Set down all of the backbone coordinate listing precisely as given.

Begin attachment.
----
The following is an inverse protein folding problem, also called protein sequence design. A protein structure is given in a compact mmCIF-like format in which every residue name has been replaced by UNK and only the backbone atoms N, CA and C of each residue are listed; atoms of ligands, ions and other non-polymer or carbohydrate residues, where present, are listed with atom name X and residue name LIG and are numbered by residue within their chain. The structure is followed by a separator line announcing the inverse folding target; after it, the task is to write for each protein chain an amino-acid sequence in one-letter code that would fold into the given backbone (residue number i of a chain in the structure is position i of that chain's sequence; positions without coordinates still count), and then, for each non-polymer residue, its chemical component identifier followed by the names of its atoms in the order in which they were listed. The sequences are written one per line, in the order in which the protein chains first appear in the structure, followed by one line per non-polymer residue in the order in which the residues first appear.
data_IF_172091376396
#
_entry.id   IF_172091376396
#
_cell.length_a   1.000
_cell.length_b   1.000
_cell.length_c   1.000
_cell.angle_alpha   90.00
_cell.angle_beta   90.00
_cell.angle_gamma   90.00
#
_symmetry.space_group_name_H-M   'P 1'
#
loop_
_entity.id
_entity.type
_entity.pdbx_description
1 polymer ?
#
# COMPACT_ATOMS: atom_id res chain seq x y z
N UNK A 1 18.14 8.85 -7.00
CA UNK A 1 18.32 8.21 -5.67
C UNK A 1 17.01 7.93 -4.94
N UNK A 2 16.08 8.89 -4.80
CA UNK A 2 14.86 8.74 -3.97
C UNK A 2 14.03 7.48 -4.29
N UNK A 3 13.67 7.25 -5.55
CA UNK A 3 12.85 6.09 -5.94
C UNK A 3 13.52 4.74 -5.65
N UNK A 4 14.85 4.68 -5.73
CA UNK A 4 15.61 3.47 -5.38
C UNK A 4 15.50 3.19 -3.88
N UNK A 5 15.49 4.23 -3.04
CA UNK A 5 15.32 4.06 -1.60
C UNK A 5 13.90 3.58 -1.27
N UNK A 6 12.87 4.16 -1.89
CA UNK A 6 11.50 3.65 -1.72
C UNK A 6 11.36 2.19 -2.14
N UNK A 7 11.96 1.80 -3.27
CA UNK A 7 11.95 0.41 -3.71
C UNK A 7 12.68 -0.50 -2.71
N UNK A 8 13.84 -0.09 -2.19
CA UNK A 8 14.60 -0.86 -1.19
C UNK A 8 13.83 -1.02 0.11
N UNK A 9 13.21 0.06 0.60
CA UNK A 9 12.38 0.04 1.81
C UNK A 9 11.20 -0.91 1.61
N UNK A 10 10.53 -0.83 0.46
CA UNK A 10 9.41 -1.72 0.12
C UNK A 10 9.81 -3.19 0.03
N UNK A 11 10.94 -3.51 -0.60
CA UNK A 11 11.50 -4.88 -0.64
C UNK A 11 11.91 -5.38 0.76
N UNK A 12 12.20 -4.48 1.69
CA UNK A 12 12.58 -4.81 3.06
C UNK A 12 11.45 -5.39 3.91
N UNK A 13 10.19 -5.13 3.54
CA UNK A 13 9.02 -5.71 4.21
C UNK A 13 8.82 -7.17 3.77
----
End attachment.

The following is an inverse protein folding problem, also called protein sequence design. A protein structure is given in a compact mmCIF-like format in which every residue name has been replaced by UNK and only the backbone atoms N, CA and C of each residue are listed; atoms of ligands, ions and other non-polymer or carbohydrate residues, where present, are listed with atom name X and residue name LIG and are numbered by residue within their chain. The structure is followed by a separator line announcing the inverse folding target; after it, the task is to write for each protein chain an amino-acid sequence in one-letter code that would fold into the given backbone (residue number i of a chain in the structure is position i of that chain's sequence; positions without coordinates still count), and then, for each non-polymer residue, its chemical component identifier followed by the names of its atoms in the order in which they were listed. The sequences are written one per line, in the order in which the protein chains first appear in the structure, followed by one line per non-polymer residue in the order in which the residues first appear.
data_IF_172091376396
#
_entry.id   IF_172091376396
#
_cell.length_a   1.000
_cell.length_b   1.000
_cell.length_c   1.000
_cell.angle_alpha   90.00
_cell.angle_beta   90.00
_cell.angle_gamma   90.00
#
_symmetry.space_group_name_H-M   'P 1'
#
loop_
_entity.id
_entity.type
_entity.pdbx_description
1 polymer ?
#
# COMPACT_ATOMS: atom_id res chain seq x y z
N UNK A 1 18.14 8.85 -7.00
CA UNK A 1 18.32 8.21 -5.67
C UNK A 1 17.01 7.93 -4.94
N UNK A 2 16.08 8.89 -4.80
CA UNK A 2 14.86 8.74 -3.97
C UNK A 2 14.03 7.48 -4.29
N UNK A 3 13.67 7.25 -5.55
CA UNK A 3 12.85 6.09 -5.94
C UNK A 3 13.52 4.74 -5.65
N UNK A 4 14.85 4.68 -5.73
CA UNK A 4 15.61 3.47 -5.38
C UNK A 4 15.50 3.19 -3.88
N UNK A 5 15.49 4.23 -3.04
CA UNK A 5 15.32 4.06 -1.60
C UNK A 5 13.90 3.58 -1.27
N UNK A 6 12.87 4.16 -1.89
CA UNK A 6 11.50 3.65 -1.72
C UNK A 6 11.36 2.19 -2.14
N UNK A 7 11.96 1.80 -3.27
CA UNK A 7 11.95 0.41 -3.71
C UNK A 7 12.68 -0.50 -2.71
N UNK A 8 13.84 -0.09 -2.19
CA UNK A 8 14.60 -0.86 -1.19
C UNK A 8 13.83 -1.02 0.11
N UNK A 9 13.21 0.06 0.60
CA UNK A 9 12.38 0.04 1.81
C UNK A 9 11.20 -0.91 1.61
N UNK A 10 10.53 -0.83 0.46
CA UNK A 10 9.41 -1.72 0.12
C UNK A 10 9.81 -3.19 0.03
N UNK A 11 10.94 -3.51 -0.60
CA UNK A 11 11.50 -4.88 -0.64
C UNK A 11 11.91 -5.38 0.76
N UNK A 12 12.20 -4.48 1.69
CA UNK A 12 12.58 -4.81 3.06
C UNK A 12 11.45 -5.39 3.91
N UNK A 13 10.19 -5.13 3.54
CA UNK A 13 9.02 -5.71 4.21
C UNK A 13 8.82 -7.17 3.77